Jun 24, 2022

Kanikosen (2009)

Kanikosen is a 2005 Japanese drama film directed by SABU. The movie is an adaptation of a novel with the same name, written by a Japanese author, Takiji Kobayashi.  It stars Ryûhei Matsuda and Hidetoshi Nishijima

Aboard the Japanese crab ship 'Kanikosen' equipped with a cannery facility, workers are forced to labor under pitiful conditions at minimum wages. Sick of being ruled by their harsh Superintendent, one of the workers, Shinjo, urges his peers to rise up and start a revolution on board of the Kanikosen.
Freddy and Krasnaya Movie Review

K: Today we have a film that cannot be missed in the filmography of SABU. The 2009 film Kanikosen is a hardcore social film based on the 1929 novel of the same name by famed writer Takiji Kobayashi. It shows the totalitarian system of imperial Japan. The film is shot excellently. It played with the strings of my soul, made me feel all the doom of the very bottom position of the crab fishermen. They do work from which you can go nuts. People are like crabs here. They can’t imagine a better fate and catch a ray of hope for a better life (in their case, even after death) or finally dare to change the unfair attitude towards themselves.

F: Hi there! Let me start by correcting you by saying that our SABU movie today is a remake of the movie directed by Sō Yamamura in 1953, of the same name. So, it's not a direct adaptation from the novel. From the start, this is the most interesting movie by SABU due to its historical setting and its two main subjects - life and death and the struggle between classes. It was suggested in the movie by the Chinaman (Tôru Tezuka) that we should spend most of our time thinking. These two topics are the ones which a human being should spend most of his time thinking about, and which can separate us from the crabs caught in the fishing net (IMO). I was happy to see SABU getting past his weird Christianity phase; the one present in the movies we just saw from 2005 (Dead Run and Hold Up Down), and make a comeback from a 3 year directorial hiatus just to make his audience dabble in politics with Kanikosen. SABU is really surprising and I can only be curious as to what he has reserved for us in the future.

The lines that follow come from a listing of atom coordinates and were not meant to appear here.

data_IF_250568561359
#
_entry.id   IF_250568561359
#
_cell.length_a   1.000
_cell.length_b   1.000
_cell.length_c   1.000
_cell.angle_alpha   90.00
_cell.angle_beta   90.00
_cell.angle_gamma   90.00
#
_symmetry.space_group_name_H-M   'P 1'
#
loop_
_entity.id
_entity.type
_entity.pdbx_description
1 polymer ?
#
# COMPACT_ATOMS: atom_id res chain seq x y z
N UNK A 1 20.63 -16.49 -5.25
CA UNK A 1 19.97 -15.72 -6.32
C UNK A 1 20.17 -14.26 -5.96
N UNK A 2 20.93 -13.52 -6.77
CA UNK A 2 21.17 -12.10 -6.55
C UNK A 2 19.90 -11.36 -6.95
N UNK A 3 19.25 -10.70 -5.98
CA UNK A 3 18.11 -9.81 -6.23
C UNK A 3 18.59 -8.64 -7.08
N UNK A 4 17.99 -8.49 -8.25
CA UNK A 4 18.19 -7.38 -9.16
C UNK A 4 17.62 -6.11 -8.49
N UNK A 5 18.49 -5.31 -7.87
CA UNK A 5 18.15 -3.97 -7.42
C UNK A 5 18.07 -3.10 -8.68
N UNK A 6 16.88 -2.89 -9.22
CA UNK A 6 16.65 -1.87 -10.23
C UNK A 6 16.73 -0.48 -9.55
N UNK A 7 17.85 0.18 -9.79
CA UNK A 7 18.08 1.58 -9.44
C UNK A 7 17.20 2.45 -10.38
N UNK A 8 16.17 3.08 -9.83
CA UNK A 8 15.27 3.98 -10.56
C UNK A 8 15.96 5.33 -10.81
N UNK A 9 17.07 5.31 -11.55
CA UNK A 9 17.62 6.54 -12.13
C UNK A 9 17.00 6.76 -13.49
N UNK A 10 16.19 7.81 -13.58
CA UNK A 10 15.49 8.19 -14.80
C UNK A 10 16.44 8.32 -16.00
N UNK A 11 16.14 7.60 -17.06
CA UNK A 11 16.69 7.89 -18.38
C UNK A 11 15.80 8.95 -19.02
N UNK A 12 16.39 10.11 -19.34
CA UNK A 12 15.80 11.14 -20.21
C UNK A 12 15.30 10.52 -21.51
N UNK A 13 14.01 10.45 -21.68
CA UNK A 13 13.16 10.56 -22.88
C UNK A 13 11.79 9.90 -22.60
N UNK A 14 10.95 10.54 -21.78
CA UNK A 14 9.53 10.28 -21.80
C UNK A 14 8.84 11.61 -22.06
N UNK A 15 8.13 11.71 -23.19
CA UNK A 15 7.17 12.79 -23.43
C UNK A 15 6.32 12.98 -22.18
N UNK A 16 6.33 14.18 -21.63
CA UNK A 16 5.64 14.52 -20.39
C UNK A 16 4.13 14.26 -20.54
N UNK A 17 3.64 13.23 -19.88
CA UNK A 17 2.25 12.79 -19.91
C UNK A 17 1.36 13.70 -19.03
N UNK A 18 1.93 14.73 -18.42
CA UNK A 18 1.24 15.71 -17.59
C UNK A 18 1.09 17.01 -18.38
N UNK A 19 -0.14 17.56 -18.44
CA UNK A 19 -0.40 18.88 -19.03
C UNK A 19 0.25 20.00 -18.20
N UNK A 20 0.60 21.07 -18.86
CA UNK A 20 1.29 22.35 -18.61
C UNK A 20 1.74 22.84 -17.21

Mass Hanging GIF
The work they must had to find all that rope.
K: At the beginning of the film, I thought that this was just another version of a criminal prison story with two sadistic guards who would not be punished for bullying their prisoners. There seemed to be no escape possible from the ship. If the prisoners tried to escape, they would freeze in the waters of the Sea of Okhotsk. But then, SABU showed us a different story, about extremely poor people who got into this hellhole through fraudulent means. Despite the fact that for almost two hours the action took place in the cold hold of a crab boat or in a hot steaming crab-canning factory room, I was not bored of this world at all. The entire film can be cited for its well-thought out dialogues and philosophical monologues from different characters. Every phrase can offer a message of wisdom. All the characters looked like one living organism. Someone made me laugh by not accepting a life as a cow after rebirth, and someone made me sad when realizing with despair that he had gone to hell. All the actors did an amazing job.